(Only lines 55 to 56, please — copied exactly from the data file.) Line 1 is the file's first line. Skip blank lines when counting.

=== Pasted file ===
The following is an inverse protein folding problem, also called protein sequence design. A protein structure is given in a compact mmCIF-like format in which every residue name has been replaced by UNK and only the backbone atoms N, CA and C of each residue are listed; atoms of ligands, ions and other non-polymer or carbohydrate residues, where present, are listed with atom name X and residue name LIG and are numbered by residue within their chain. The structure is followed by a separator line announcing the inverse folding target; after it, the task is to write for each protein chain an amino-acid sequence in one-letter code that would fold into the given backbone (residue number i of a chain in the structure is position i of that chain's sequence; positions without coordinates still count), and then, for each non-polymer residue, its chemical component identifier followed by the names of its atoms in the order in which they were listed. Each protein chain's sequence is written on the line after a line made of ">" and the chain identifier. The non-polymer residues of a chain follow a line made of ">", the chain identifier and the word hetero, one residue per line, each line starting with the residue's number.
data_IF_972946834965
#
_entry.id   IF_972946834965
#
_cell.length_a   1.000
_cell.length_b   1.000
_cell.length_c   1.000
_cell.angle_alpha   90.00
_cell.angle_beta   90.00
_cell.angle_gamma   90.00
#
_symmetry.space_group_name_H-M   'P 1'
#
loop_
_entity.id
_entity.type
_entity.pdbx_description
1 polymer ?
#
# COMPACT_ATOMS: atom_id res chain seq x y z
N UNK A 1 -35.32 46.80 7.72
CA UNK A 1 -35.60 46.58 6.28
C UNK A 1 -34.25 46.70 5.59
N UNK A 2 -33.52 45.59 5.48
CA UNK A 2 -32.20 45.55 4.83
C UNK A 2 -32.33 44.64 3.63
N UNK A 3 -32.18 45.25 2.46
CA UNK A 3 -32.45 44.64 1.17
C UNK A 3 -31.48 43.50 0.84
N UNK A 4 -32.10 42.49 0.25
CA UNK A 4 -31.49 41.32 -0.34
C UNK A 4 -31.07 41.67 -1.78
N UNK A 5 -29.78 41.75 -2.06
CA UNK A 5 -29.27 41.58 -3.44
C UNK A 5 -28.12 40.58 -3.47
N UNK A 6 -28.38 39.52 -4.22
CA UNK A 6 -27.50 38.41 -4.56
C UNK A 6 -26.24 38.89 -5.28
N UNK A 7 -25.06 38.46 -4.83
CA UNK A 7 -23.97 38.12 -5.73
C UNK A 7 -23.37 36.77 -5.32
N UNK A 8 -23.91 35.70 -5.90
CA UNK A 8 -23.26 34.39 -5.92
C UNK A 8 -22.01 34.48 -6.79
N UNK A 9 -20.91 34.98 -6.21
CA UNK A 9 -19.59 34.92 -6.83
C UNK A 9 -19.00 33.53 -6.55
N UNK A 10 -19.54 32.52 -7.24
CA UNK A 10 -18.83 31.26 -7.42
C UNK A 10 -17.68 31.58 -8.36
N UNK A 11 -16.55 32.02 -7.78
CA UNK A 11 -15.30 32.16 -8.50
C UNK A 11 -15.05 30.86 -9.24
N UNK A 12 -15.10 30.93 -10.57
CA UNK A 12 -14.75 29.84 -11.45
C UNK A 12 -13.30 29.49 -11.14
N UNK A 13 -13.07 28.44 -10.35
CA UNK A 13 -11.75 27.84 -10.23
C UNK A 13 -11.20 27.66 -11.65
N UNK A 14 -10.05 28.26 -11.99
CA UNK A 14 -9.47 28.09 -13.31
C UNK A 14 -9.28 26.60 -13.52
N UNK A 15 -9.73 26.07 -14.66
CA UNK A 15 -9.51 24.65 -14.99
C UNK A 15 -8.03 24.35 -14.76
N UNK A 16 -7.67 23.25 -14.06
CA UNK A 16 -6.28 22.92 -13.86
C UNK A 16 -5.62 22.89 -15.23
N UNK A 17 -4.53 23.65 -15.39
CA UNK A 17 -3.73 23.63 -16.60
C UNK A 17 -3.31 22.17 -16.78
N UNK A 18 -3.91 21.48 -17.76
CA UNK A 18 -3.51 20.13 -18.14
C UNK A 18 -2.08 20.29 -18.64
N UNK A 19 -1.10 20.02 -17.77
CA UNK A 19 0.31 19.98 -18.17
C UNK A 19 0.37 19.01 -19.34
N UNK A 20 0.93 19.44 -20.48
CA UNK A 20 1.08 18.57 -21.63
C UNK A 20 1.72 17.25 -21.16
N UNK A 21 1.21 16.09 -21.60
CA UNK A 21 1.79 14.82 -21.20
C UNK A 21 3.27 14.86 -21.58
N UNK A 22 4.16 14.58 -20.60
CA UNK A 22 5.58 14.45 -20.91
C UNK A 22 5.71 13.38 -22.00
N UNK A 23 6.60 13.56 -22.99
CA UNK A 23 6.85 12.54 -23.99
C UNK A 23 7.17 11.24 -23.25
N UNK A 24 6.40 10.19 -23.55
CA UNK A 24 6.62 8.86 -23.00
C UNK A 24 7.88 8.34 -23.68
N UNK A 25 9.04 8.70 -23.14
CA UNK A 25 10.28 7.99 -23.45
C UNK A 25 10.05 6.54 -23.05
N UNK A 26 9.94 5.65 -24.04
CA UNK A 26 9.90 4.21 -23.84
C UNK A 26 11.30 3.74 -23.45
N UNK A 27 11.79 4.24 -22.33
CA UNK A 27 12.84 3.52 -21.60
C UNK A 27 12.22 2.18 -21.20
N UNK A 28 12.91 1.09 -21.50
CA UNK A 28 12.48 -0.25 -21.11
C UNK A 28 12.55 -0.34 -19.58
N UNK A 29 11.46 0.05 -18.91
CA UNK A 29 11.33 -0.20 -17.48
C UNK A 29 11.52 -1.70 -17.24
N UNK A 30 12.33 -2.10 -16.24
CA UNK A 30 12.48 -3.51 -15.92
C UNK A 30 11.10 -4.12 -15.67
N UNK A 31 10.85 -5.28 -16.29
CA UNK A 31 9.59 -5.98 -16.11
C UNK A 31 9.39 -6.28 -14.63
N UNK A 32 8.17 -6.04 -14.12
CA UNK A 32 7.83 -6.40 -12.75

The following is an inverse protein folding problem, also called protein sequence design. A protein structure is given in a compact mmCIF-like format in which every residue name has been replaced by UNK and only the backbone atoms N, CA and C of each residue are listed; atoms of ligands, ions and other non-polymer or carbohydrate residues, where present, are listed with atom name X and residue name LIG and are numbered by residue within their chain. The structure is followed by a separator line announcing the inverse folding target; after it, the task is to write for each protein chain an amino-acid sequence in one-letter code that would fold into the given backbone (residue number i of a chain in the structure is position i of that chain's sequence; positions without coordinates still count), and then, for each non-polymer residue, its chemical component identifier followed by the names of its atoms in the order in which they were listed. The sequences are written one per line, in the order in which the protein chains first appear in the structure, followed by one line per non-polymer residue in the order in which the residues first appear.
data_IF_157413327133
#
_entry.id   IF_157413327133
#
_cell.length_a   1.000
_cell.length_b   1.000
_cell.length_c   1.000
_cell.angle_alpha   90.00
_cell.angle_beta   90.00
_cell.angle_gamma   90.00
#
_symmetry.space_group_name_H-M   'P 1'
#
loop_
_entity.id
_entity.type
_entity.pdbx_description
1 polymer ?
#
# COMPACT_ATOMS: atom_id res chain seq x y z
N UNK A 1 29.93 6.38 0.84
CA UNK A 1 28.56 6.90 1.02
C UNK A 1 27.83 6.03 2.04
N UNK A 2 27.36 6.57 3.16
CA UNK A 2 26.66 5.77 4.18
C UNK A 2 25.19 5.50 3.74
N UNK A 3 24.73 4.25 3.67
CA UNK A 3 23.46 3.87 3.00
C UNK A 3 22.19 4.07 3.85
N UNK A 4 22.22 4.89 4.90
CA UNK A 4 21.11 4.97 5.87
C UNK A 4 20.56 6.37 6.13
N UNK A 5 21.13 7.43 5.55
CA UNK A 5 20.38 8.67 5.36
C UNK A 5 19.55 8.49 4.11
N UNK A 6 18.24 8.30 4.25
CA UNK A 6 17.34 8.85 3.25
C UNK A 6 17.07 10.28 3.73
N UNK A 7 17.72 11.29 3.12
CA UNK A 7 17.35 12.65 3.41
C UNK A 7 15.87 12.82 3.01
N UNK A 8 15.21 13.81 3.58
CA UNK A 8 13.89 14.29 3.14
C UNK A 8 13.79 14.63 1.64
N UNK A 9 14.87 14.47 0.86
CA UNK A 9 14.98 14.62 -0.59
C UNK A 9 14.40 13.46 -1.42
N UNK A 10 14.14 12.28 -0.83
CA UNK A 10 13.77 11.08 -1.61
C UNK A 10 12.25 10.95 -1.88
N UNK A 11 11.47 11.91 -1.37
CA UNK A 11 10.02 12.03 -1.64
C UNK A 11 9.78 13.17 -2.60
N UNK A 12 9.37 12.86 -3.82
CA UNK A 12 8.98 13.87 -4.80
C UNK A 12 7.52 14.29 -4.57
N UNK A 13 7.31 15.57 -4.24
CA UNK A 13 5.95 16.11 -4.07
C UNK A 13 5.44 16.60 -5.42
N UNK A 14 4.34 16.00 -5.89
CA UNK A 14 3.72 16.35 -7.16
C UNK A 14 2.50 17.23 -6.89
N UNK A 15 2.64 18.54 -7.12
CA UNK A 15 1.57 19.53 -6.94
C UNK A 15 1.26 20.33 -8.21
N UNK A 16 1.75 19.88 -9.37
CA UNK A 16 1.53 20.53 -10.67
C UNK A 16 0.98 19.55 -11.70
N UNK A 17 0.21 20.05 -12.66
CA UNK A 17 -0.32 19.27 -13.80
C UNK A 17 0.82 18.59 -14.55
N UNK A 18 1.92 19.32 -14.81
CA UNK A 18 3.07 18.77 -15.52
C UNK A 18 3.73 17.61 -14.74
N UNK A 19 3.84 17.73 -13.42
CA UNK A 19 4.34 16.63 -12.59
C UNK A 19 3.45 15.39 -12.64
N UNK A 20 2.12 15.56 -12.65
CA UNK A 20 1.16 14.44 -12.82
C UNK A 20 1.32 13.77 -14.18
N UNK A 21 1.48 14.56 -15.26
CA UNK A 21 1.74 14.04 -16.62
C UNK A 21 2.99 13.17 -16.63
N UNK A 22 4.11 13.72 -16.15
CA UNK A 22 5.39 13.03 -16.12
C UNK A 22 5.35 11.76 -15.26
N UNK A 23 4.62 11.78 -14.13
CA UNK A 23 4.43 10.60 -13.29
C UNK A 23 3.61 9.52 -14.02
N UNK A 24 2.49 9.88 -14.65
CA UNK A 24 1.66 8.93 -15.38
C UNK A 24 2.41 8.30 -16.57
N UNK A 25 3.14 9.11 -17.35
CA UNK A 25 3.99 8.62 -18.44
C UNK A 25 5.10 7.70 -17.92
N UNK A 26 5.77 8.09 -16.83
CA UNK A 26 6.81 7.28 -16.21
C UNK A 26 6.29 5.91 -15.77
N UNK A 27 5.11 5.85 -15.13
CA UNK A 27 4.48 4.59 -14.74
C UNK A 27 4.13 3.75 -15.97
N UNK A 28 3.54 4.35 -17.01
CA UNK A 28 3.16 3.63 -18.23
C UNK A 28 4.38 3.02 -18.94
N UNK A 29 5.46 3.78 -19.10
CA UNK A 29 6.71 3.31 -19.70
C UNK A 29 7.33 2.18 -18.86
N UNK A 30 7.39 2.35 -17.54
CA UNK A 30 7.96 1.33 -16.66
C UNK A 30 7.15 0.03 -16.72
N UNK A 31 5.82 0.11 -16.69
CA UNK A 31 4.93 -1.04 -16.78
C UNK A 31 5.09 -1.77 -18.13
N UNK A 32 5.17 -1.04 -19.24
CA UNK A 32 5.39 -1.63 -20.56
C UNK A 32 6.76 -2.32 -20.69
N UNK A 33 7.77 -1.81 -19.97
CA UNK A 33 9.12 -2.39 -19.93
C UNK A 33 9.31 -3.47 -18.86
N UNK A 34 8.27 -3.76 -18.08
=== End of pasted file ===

N UNK A 12 -15.10 30.93 -10.57
CA UNK A 12 -14.75 29.84 -11.45